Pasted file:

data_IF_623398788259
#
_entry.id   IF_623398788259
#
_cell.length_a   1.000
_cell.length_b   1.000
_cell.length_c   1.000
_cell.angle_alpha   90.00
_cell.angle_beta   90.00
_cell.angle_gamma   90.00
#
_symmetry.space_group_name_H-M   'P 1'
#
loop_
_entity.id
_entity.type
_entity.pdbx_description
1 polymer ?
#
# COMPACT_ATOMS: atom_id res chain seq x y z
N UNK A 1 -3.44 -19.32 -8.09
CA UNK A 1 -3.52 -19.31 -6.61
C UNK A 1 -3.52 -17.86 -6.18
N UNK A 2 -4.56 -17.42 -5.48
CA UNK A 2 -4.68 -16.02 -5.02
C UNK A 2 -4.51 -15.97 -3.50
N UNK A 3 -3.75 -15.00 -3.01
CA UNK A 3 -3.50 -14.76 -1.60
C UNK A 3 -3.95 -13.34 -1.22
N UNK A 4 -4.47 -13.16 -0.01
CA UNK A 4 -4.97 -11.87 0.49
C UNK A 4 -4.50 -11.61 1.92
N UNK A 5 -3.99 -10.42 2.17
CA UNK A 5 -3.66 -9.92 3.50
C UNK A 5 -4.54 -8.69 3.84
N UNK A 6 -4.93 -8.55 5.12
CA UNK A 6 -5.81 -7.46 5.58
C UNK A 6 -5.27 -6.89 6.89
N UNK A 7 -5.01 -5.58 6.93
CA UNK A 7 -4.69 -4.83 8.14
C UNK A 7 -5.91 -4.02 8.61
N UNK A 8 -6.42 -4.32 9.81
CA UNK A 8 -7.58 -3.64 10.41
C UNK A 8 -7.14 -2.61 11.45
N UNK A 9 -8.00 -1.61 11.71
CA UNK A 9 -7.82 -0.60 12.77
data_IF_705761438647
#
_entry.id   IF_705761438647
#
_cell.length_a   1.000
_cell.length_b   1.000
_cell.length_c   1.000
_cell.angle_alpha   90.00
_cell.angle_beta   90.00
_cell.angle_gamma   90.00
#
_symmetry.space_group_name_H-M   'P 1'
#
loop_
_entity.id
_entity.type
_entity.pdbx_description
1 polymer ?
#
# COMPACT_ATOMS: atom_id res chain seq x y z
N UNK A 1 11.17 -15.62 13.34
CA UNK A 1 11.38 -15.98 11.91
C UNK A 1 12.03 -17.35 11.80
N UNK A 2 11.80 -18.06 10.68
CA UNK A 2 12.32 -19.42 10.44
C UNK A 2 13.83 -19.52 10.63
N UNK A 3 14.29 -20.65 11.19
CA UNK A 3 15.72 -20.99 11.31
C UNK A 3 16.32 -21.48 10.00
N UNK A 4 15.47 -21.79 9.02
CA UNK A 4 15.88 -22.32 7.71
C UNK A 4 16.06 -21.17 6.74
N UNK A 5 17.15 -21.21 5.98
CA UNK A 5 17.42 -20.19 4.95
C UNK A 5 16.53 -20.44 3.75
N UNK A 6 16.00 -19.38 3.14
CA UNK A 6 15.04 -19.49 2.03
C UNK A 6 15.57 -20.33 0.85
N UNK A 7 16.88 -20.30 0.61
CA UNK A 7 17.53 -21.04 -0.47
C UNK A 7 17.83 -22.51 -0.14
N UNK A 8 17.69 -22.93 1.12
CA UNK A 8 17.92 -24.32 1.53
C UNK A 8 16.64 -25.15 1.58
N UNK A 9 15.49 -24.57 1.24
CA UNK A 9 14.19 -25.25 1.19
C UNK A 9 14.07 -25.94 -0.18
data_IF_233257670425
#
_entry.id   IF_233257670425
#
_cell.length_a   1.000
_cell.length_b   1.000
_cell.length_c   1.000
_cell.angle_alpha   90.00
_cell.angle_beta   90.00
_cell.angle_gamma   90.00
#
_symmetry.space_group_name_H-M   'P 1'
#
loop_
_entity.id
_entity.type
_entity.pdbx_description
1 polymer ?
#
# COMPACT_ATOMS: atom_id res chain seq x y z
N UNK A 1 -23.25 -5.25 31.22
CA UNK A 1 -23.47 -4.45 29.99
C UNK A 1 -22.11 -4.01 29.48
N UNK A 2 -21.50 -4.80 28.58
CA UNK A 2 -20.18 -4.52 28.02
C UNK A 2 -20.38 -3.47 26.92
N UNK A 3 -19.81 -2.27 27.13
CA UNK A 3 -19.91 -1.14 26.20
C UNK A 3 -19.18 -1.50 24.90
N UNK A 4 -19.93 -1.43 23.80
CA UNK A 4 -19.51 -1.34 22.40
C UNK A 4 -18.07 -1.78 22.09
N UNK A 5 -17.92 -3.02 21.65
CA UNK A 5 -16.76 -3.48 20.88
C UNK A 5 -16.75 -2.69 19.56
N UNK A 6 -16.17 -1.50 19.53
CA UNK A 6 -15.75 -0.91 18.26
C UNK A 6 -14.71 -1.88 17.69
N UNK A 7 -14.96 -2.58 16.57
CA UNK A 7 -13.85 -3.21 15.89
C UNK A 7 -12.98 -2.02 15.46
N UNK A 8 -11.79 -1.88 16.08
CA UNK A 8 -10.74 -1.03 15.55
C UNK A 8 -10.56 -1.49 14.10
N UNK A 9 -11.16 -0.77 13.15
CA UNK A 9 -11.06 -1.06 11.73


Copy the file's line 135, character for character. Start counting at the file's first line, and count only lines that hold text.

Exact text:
N UNK A 8 -11.79 -1.88 16.08